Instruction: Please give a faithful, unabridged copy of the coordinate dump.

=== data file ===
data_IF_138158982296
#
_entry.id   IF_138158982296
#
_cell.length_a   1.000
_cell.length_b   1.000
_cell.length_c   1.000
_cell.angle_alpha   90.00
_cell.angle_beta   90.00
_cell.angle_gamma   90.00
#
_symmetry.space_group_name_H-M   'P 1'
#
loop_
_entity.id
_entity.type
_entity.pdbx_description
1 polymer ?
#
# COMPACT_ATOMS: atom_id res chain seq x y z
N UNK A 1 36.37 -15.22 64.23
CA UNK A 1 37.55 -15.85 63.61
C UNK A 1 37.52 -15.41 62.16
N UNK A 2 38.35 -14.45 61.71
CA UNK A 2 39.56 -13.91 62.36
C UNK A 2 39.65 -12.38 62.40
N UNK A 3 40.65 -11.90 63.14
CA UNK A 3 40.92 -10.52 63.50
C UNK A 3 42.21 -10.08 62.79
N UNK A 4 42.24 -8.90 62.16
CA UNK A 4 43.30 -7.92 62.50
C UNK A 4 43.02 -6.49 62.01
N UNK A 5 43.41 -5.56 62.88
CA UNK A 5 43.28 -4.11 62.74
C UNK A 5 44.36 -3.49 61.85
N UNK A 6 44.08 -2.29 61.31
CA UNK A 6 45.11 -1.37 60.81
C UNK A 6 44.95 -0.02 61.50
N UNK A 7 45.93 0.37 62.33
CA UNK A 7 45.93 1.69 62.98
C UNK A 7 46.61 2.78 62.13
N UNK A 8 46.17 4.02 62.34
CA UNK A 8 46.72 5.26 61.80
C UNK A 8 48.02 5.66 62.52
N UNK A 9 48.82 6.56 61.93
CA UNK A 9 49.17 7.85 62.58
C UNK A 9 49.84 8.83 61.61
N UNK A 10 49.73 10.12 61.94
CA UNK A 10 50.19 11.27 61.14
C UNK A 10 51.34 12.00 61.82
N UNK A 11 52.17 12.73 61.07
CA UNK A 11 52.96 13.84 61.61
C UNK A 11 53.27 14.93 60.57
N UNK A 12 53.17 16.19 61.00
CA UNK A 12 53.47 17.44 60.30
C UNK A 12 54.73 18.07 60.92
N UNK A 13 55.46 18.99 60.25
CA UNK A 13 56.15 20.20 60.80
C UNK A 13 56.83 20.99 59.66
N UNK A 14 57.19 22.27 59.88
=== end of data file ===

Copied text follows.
data_IF_138158982296
#
_entry.id   IF_138158982296
#
_cell.length_a   1.000
_cell.length_b   1.000
_cell.length_c   1.000
_cell.angle_alpha   90.00
_cell.angle_beta   90.00
_cell.angle_gamma   90.00
#
_symmetry.space_group_name_H-M   'P 1'
#
loop_
_entity.id
_entity.type
_entity.pdbx_description
1 polymer ?
#
# COMPACT_ATOMS: atom_id res chain seq x y z
N UNK A 1 36.37 -15.22 64.23
CA UNK A 1 37.55 -15.85 63.61
C UNK A 1 37.52 -15.41 62.16
N UNK A 2 38.35 -14.45 61.71
CA UNK A 2 39.56 -13.91 62.36
C UNK A 2 39.65 -12.38 62.40
N UNK A 3 40.65 -11.90 63.14
CA UNK A 3 40.92 -10.52 63.50
C UNK A 3 42.21 -10.08 62.79
N UNK A 4 42.24 -8.90 62.16
CA UNK A 4 43.30 -7.92 62.50
C UNK A 4 43.02 -6.49 62.01
N UNK A 5 43.41 -5.56 62.88
CA UNK A 5 43.28 -4.11 62.74
C UNK A 5 44.36 -3.49 61.85
N UNK A 6 44.08 -2.29 61.31
CA UNK A 6 45.11 -1.37 60.81
C UNK A 6 44.95 -0.02 61.50
N UNK A 7 45.93 0.37 62.33
CA UNK A 7 45.93 1.69 62.98
C UNK A 7 46.61 2.78 62.13
N UNK A 8 46.17 4.02 62.34
CA UNK A 8 46.72 5.26 61.80
C UNK A 8 48.02 5.66 62.52
N UNK A 9 48.82 6.56 61.93
CA UNK A 9 49.17 7.85 62.58
C UNK A 9 49.84 8.83 61.61
N UNK A 10 49.73 10.12 61.94
CA UNK A 10 50.19 11.27 61.14
C UNK A 10 51.34 12.00 61.82
N UNK A 11 52.17 12.73 61.07
CA UNK A 11 52.96 13.84 61.61
C UNK A 11 53.27 14.93 60.57
N UNK A 12 53.17 16.19 61.00
CA UNK A 12 53.47 17.44 60.30
C UNK A 12 54.73 18.07 60.92
N UNK A 13 55.46 18.99 60.25
CA UNK A 13 56.15 20.20 60.80
C UNK A 13 56.83 20.99 59.66
N UNK A 14 57.19 22.27 59.88